“Being a parent is a balancing act, especially when it comes to managing kids and their devices,” said Hilary Schneider, president of LifeLock. “Together with National PTA, we are giving parents a way to make a hard and complex discussion easier.”
The announcement is part of a two-year collaboration between LifeLock, a leader in proactive identity theft protection, and National PTA, the nation’s oldest and largest child advocacy association, that’s aimed to encourage families to have an open, ongoing conversation about making positive, safe decisions online. According to a recent survey by LifeLock, technology is playing an ever-increasing role in our lives, with the majority of children receiving their first smart phone between the ages of 8 and 12. While 79% of families have technology agreements with their children, only 6% of those are written.
The Smart Talk provides an interactive experience that guides kids and parents through a series of questions and conversations about topics such as safety and privacy, screen time, social media, apps and downloads, texting and calling, reputation and respect, and online videos and cameras. After agreeing on healthy limits together, a personalized, official family agreement can be stored on the computer or printed and posted at home.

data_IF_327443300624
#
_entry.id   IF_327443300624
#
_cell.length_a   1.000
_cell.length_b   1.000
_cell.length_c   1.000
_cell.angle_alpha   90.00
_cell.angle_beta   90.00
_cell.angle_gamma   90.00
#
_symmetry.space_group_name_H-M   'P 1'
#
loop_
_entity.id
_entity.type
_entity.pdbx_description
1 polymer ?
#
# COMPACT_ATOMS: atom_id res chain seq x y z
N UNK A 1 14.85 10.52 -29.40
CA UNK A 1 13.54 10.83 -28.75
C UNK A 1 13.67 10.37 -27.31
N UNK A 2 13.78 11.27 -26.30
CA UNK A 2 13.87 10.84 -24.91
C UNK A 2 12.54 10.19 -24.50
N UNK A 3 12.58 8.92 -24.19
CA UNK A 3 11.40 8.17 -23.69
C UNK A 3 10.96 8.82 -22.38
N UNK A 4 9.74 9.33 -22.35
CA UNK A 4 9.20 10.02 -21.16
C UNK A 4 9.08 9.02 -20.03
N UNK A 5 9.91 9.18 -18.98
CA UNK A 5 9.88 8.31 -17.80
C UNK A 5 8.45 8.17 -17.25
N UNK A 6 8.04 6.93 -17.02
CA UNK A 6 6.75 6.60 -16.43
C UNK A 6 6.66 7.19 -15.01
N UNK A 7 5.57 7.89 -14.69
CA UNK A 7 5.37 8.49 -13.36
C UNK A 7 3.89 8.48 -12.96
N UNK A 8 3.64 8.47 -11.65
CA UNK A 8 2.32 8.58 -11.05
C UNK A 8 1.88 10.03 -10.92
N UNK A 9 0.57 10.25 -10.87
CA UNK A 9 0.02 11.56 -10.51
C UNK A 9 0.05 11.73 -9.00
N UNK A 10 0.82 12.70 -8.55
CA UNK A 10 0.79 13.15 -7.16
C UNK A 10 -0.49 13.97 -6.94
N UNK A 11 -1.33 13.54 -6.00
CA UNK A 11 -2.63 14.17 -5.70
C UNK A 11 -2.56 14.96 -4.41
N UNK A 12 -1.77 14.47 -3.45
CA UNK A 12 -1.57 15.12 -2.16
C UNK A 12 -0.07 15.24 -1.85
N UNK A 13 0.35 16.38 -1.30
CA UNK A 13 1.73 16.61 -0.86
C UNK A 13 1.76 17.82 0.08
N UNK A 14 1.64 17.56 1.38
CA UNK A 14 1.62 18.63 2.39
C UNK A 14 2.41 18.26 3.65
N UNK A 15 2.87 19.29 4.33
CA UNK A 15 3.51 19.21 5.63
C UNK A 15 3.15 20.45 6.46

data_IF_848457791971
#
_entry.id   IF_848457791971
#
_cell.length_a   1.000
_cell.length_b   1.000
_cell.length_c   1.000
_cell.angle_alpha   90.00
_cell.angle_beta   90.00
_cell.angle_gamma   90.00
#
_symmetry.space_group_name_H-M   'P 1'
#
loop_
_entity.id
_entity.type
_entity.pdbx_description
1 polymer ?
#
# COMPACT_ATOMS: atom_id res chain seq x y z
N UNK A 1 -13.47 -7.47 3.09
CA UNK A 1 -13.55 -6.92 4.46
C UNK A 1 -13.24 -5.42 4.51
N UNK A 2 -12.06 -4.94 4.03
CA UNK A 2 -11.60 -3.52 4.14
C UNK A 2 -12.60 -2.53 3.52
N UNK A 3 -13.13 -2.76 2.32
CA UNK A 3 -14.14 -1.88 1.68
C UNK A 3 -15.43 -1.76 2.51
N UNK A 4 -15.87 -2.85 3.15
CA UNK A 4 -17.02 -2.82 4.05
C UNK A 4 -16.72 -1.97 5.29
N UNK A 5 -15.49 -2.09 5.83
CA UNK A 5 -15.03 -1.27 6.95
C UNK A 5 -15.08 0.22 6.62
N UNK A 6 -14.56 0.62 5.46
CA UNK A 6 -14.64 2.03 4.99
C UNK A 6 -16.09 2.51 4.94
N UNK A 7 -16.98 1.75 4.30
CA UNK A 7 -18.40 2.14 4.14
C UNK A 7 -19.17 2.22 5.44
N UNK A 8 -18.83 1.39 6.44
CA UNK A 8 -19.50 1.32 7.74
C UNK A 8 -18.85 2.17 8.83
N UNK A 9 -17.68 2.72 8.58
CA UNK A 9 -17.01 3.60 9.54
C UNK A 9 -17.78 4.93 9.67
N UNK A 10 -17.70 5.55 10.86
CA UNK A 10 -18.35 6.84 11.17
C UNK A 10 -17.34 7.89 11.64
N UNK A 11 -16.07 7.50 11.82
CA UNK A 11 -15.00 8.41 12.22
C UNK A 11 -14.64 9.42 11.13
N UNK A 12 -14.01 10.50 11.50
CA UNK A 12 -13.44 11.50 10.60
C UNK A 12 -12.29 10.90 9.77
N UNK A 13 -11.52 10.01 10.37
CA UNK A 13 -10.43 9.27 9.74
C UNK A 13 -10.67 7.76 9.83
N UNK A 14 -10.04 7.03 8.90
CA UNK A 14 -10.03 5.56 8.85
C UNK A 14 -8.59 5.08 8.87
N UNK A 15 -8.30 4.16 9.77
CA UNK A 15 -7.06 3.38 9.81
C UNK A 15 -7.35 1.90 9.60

“Technology has opened up a world of opportunities in every aspect of life and is essential for the development of skills children need to thrive. As parents, we want our children to learn and have fun through technology, and at the same time, stay safe and develop healthy lifestyles,” said Nathan R. Monell, CAE, National PTA executive director. “The Smart Talk gives families a roadmap to have open conversations and establish rules to safely use technology and be responsible citizens in the digital world.”
Parents frequently ask what the right age is to give their child a smartphone or other device. Common Sense Media recommends using the following set of discussion questions to determine if children are ready for the responsibility of having a device.
- Does your child show a sense of responsibility, such as letting you know when they leave the house? Do they show up when they say they will?
- Does your child tend to lose things, such as backpacks or homework folders?
- Does your child need to be able to contact you at any time for safety reasons?
- Would having easy access to friends benefit your child for social reasons?
- Do you think your child will use cell phones responsibly—for example, not texting during class or disturbing others with their phone conversations?
- Can your child adhere to limits you set for minutes talked and apps downloaded?
- Will your child use text, photo and video functions responsibly and not to embarrass or harass others?
For parents looking to begin the conversation today, tips and more information on device and Internet accountability are available now on The Smart Talk website. More conversation can also be found on The Smart Talk Facebook page.
The Smart Talk Videos
Additional Resources from Common Sense Media